New Build

Flamanville-3 / Decree Sets Startup Deadline Of 2024

By David Dalton
1 April 2020

Generation III plant has seen a number of delays and cost overruns
Decree Sets Startup Deadline Of 2024
The Flamanville-3 nuclear unit in northern France. Photo courtesy EDF.
A decree published by the government in France’s Official Journal on 27 March has postponed the deadline for the startup of the Flamanville-3 EPR nuclear power plant to 2024, 12 years later than the original target date.

An initial decree of 10 April 2007 set a 10-year deadline and a second, published in March 2017, extended the construction period to 13 years, or the spring of 2020.

Construction of a single Generation III 1,600-MW EPR began in 2007 at the site of an existing nuclear station at Flamanville in Normandy. Initial completion was scheduled for 2012, but the project encountered a series of delays and related cost overruns.

According to the latest reports, fuel loading at the plant is now expected to happen by the end of 2022.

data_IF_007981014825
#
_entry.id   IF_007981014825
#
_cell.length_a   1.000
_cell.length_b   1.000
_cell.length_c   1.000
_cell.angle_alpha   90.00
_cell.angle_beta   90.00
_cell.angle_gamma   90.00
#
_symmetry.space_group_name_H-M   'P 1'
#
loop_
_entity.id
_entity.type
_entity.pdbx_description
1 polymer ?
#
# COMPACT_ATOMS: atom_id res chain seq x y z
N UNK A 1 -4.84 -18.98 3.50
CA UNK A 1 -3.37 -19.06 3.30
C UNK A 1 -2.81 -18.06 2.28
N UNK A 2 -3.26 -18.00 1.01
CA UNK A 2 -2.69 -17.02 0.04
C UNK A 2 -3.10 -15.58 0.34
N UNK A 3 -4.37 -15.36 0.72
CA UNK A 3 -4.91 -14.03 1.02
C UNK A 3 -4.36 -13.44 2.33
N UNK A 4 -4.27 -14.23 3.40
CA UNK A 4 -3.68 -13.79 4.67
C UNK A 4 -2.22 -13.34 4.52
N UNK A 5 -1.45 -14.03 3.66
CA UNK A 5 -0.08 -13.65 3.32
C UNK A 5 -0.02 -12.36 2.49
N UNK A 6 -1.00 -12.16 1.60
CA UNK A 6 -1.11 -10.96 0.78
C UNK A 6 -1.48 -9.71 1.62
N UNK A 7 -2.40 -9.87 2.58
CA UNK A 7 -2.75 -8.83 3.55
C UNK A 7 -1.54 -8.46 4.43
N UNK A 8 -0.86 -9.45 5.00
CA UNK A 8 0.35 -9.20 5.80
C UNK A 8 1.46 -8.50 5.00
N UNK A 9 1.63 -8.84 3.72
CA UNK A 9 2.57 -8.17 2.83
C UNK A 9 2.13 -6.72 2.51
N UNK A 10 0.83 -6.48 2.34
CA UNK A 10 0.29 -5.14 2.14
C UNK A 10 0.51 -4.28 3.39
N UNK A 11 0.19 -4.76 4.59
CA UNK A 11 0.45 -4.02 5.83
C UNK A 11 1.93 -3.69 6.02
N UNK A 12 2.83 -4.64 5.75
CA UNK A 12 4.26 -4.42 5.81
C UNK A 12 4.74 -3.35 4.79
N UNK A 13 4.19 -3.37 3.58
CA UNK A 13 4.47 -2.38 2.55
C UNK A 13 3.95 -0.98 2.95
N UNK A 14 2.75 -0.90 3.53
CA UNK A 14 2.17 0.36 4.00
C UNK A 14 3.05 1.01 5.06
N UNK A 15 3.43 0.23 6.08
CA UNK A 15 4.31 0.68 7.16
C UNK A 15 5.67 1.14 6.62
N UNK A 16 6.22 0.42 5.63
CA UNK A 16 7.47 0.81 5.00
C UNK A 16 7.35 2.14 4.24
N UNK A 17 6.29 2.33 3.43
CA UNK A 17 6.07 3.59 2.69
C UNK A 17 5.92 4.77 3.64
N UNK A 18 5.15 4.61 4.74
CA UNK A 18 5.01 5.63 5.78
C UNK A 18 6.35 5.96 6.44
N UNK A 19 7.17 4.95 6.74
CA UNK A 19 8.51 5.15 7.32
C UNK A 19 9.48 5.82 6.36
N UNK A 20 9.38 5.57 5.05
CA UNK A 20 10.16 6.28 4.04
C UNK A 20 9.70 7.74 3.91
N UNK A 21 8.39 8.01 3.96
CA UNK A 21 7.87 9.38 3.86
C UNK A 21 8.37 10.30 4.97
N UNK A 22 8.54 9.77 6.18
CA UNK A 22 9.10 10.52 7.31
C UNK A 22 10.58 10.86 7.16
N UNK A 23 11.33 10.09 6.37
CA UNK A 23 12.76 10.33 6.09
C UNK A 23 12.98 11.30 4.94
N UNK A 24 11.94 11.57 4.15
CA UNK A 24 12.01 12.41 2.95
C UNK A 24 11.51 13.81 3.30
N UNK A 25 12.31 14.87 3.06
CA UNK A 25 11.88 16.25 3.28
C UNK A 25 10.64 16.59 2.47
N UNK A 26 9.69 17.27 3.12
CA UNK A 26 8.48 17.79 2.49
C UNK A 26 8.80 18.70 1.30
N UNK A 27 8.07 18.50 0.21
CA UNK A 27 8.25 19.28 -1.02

Last month EDF announced that hot functional testing had been completed for the reactor systems.

In October 2019 French state-controlled utility EDF said the estimated cost of Flamanville-3 had increased by €1.5bn because of the need for repairs of faulty welds.

EDF said in a statement that its latest estimate for construction costs at Flamanville was €12.4bn.

There are five EPR projects in different countries: Flamanville-3 in France, Olkiluoto-3 in Finland, Hinkley Point C in the UK – where two EPRs are being built – and Taishan-1 and -2 in Guangdong province, southern China. Taishan-1 began commercial operation in December 2018 and Taishan-2 in September 2019.

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